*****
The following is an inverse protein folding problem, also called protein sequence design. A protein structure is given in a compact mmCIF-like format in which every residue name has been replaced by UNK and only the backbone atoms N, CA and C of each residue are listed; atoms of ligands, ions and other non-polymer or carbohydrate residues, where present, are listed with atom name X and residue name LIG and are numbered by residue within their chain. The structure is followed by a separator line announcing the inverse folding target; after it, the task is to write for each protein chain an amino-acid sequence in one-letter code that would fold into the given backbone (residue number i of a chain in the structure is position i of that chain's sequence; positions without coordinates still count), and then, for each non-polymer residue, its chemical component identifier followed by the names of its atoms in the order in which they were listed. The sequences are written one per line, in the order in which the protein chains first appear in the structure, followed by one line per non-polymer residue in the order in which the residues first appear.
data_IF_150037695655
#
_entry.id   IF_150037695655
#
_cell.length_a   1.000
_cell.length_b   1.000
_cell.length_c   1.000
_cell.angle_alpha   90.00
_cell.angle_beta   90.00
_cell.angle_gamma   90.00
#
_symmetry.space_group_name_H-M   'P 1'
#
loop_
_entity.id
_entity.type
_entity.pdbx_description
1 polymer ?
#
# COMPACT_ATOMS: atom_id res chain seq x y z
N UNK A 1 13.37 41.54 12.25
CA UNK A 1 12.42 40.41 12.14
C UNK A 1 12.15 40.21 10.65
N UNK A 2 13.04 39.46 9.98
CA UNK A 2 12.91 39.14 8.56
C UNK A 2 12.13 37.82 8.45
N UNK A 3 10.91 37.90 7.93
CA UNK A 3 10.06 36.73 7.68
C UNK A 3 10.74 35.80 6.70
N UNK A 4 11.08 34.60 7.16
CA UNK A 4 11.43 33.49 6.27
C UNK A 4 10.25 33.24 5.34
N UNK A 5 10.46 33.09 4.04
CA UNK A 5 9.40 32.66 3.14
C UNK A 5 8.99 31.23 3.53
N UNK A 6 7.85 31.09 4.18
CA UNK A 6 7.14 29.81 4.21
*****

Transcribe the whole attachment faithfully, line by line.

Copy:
The following is an inverse protein folding problem, also called protein sequence design. A protein structure is given in a compact mmCIF-like format in which every residue name has been replaced by UNK and only the backbone atoms N, CA and C of each residue are listed; atoms of ligands, ions and other non-polymer or carbohydrate residues, where present, are listed with atom name X and residue name LIG and are numbered by residue within their chain. The structure is followed by a separator line announcing the inverse folding target; after it, the task is to write for each protein chain an amino-acid sequence in one-letter code that would fold into the given backbone (residue number i of a chain in the structure is position i of that chain's sequence; positions without coordinates still count), and then, for each non-polymer residue, its chemical component identifier followed by the names of its atoms in the order in which they were listed. The sequences are written one per line, in the order in which the protein chains first appear in the structure, followed by one line per non-polymer residue in the order in which the residues first appear.
data_IF_150037695655
#
_entry.id   IF_150037695655
#
_cell.length_a   1.000
_cell.length_b   1.000
_cell.length_c   1.000
_cell.angle_alpha   90.00
_cell.angle_beta   90.00
_cell.angle_gamma   90.00
#
_symmetry.space_group_name_H-M   'P 1'
#
loop_
_entity.id
_entity.type
_entity.pdbx_description
1 polymer ?
#
# COMPACT_ATOMS: atom_id res chain seq x y z
N UNK A 1 13.37 41.54 12.25
CA UNK A 1 12.42 40.41 12.14
C UNK A 1 12.15 40.21 10.65
N UNK A 2 13.04 39.46 9.98
CA UNK A 2 12.91 39.14 8.56
C UNK A 2 12.13 37.82 8.45
N UNK A 3 10.91 37.90 7.93
CA UNK A 3 10.06 36.73 7.68
C UNK A 3 10.74 35.80 6.70
N UNK A 4 11.08 34.60 7.16
CA UNK A 4 11.43 33.49 6.27
C UNK A 4 10.25 33.24 5.34
N UNK A 5 10.46 33.09 4.04
CA UNK A 5 9.40 32.66 3.14
C UNK A 5 8.99 31.23 3.53
N UNK A 6 7.85 31.09 4.18
CA UNK A 6 7.14 29.81 4.21